CU-SeeMe

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CU-SeeMe is an Internet videoconferencing client. CU-SeeMe can make point to point video calls without a server or make multi-point calls through server software first called a "reflector" and later called a "conference server" or Multipoint Control Unit (MCU). Later commercial versions of CU-SeeMe could also make point-to-point or multi-point calls to other vendor's standard H.323 endpoints and servers.

History[edit]

Global Schoolhouse students communicating via CU-SeeMe
Screen capture showing Global Schoolhouse classrooms collaborating via CU-SeeMe

CU-SeeMe was originally written by Tim Dorcey of the Information Technology department at Cornell University.[1] It was first developed for the Macintosh in 1992 and later for the Windows platform in 1994. Originally it was video-only with audio added in 1994 for the Macintosh and 1995 for Windows. CU-SeeMe's audio came from Maven, an audio-only client developed at the University of Illinois at Urbana-Champaign.[2]

The platform was introduced to the public on April 26 1993, as part of an NSF funded education project called the Global Schoolhouse.[3]

In July 1993, now defunct London cable channel Channel One Television used CU-SeeMe to simulcast its programme Digital World on the Internet, becoming the first UK television programme to broadcast live on the web. The programme was frame-grabbed every 2 frames using a macro written in Windows by duo Thibault & Rav.

In 1994 WXYC utilized CU-SeeMe to simulcast its signal to the net and so became the world's first internet radio station.[4]

On Thanksgiving morning in 1995, World News Now was the first television program to be broadcast live on the Internet, using a CU-SeeMe interface. Victor Dorff, a producer of WNN at the time, arranged to have the show simulcast on the Internet daily for a six-month trial period. CU-SeeMe was also used in a taped interview segment in which anchor Kevin Newman and Global Schoolhouse director and founder Dr. Yvonne Marie Andres discussed the future of computers in communication.

In March 1996, CU-SeeMe was used for the first ever live internet broadcast of a musical theatre performance with the production of Cowboys in Love: The Hank Plowplucker Story. The show was produced by The Ethereal Mutt, and the stream was a partnership between Emutt and the CIS staff at Arizona State University.

The Internet Phone Connection, written by Cheryl L. Kirk was one of the first consumer books to feature CU-SeeMe. The book outlined how to use the program to communicate across the globe.

CU-SeeMe 2.x was released as a commercial product in 1995 through an agreement with Cornell University. The full commercial licensing rights were transferred to White Pine Software in 1998.[5]

Decline[edit]

While not directly competing against hardware-assisted video-conferencing companies, it suffered in that the nascent market was expecting hardware quality audio and video when CPUs of that time weren't really ready to support that quality level in software. Early wide acceptance of CU-SeeMe outside of the hobbyist market was limited by its relatively poor audio/video quality and excessive latency. While the commercial and freeware products were useful to hobbyists, CU-SeeMe and its accompanying server product were beginning to build a following in education - with up to 40% of commercial sales from educational establishments. A spinoff application called ClassPoint which was based on CU-SeeMe and the conference server was released commercially in 1998. It was an early attempt to add features to a real-time collaboration product specifically designed for K-12 education users.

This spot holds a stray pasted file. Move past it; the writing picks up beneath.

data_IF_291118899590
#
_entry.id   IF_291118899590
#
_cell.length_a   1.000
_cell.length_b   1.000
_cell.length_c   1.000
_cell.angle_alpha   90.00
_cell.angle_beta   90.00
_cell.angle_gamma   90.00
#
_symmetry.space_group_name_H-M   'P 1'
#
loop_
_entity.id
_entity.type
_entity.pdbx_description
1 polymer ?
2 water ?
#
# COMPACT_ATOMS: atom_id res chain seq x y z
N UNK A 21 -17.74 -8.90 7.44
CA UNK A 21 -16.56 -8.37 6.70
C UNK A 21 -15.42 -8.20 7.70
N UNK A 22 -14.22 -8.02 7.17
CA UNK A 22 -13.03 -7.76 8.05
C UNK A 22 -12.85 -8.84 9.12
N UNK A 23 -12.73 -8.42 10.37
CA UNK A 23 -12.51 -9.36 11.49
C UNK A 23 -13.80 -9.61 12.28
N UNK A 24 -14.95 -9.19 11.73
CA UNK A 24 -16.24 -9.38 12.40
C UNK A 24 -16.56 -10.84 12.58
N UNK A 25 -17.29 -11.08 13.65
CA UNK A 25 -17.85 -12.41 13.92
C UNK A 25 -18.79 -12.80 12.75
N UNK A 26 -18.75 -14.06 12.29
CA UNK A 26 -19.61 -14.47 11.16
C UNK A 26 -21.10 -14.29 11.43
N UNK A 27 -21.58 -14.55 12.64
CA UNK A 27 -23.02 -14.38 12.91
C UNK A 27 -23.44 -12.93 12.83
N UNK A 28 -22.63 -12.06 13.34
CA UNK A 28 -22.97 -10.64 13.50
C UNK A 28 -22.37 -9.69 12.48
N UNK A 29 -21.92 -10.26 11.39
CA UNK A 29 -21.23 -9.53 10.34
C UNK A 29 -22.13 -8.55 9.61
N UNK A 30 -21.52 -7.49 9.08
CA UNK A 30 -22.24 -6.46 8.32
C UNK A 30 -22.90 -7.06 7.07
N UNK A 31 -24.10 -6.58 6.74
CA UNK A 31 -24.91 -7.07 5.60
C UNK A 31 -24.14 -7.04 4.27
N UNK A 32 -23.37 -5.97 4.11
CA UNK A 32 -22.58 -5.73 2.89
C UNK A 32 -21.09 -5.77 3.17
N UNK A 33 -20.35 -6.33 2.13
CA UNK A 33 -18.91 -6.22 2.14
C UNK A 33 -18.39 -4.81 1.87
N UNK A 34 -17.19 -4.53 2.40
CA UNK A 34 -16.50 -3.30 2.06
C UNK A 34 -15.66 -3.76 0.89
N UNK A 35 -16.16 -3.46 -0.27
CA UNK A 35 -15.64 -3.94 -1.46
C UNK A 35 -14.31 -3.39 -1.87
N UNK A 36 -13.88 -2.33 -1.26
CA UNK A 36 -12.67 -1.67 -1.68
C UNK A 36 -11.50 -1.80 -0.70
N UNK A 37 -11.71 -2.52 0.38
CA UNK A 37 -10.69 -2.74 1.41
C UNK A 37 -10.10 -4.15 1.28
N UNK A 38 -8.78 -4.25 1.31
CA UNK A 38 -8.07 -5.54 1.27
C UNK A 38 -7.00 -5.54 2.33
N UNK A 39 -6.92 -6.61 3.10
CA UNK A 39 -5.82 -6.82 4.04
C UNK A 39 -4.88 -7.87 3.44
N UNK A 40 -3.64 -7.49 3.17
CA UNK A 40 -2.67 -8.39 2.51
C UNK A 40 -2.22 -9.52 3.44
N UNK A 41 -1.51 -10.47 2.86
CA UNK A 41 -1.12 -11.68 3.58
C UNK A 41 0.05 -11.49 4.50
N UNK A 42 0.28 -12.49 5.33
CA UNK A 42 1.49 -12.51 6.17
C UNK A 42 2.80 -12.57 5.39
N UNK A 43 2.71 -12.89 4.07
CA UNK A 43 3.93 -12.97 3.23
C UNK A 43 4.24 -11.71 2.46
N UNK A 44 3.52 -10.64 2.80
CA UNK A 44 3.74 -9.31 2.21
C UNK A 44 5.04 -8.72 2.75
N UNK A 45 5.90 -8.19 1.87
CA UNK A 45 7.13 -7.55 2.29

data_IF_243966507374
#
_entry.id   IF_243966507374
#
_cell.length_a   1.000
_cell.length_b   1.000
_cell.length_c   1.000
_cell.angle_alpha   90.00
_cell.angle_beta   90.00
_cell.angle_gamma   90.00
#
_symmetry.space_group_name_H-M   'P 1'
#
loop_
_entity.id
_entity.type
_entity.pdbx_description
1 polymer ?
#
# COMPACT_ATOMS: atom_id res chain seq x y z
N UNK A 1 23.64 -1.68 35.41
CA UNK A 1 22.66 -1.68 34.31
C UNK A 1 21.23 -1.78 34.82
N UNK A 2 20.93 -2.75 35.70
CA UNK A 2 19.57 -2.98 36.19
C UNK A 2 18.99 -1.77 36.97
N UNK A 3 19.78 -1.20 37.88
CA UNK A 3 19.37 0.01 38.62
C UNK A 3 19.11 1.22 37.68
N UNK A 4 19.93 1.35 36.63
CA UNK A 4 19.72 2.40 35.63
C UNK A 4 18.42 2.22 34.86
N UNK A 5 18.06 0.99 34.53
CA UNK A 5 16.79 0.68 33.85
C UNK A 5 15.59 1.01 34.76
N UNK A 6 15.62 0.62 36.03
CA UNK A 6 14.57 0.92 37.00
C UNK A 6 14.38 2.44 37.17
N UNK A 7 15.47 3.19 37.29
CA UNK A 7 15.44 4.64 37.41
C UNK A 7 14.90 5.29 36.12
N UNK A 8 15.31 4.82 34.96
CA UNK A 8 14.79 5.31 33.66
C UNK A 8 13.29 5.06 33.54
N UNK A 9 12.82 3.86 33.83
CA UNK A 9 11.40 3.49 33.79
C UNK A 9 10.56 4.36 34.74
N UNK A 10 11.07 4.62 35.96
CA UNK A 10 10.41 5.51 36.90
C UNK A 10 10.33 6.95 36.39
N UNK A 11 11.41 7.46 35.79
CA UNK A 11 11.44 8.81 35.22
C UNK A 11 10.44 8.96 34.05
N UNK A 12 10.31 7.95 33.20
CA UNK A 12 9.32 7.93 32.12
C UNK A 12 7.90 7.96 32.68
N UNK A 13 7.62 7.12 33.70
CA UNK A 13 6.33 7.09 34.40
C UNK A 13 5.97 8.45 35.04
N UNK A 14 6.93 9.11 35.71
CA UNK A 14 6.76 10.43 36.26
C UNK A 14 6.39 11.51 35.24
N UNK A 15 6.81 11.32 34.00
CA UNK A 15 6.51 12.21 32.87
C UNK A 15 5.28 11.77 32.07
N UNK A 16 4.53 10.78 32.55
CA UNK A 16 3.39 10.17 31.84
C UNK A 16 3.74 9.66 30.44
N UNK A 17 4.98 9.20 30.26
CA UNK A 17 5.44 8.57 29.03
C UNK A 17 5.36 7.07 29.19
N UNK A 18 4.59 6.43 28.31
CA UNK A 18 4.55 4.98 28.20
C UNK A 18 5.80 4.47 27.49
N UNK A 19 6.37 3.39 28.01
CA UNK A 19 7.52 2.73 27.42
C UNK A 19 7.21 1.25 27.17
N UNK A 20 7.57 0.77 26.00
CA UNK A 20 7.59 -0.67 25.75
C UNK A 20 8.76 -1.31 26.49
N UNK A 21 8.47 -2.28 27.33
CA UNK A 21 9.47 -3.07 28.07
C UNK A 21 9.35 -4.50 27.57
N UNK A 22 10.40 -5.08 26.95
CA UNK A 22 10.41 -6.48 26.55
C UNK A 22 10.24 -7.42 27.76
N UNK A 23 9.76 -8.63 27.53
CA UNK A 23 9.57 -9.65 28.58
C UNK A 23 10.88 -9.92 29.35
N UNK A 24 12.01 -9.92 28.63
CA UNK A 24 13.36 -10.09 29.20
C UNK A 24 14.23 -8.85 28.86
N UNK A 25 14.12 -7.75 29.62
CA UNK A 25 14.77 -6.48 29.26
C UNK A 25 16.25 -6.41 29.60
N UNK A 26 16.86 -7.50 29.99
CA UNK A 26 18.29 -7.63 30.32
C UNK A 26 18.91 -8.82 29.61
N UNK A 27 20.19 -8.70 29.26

The United States military was a large customer of the technology, making use of the CU-SeeMe Conference Server MCU for many applications, including using the T.120 server for Microsoft NetMeeting endpoints.

White Pine locked out users of version 1.0 from using its free, public videoconferencing chatrooms. As users upgraded to the commercially available version, some were frustrated to discover that others were downloading the trial version and using software registration keys readily supplied by some participants on White Pine's public chatrooms.[citation needed]

Acquisition[edit]

White Pine Software was briefly renamed CUseeMe Networks, then merged with First Virtual Communications. The commercial standalone client was decommissioned, and an independent company used a version of the embedded commercial CU-SeeMe client renamed "CU" as part of a fee-based video chat service called CUworld. The commercial client and server environment were developed further and were renamed "Click To Meet" and launched along with an enhanced and more scalable version of the software MCU.

On March 15, 2005, Radvision Ltd. acquired all of the substantial assets and intellectual property of First Virtual Communications, including its 'Click to Meet' (formerly CUSeeMe) and Conference Server. Radvision was acquired by Avaya in June 2012. Spirent Communications acquired Radvision's Technology Business Unit from Avaya in July 2014. The descendants of the CU-SeeMe technology live on in part in the Radvision Scopia product line.

There is still a small but active community of users of the original CU-SeeMe releases. Although there have been no releases of software from the various incarnations of White Pine since roughly 2000, freeware alternatives are available for both the Windows and Macintosh platform.

See also[edit]

References[edit]

  1. ^ Cu-SeeMe article by Tim Dorcey in March 1995 Connexions Archived 2011-08-18 at the Wayback Machine
  2. ^ History of CU-SeeMe Project Archived 2011-08-18 at the Wayback Machine
  3. ^ "GlobalSchoolhouse History". Archived from the original on 2009-12-13. Retrieved 2009-10-28.
  4. ^ WXYC history
  5. ^ InternetNews.com December 2, 1998 White Pine Takes Ownership of CU-SeeMe

External links[edit]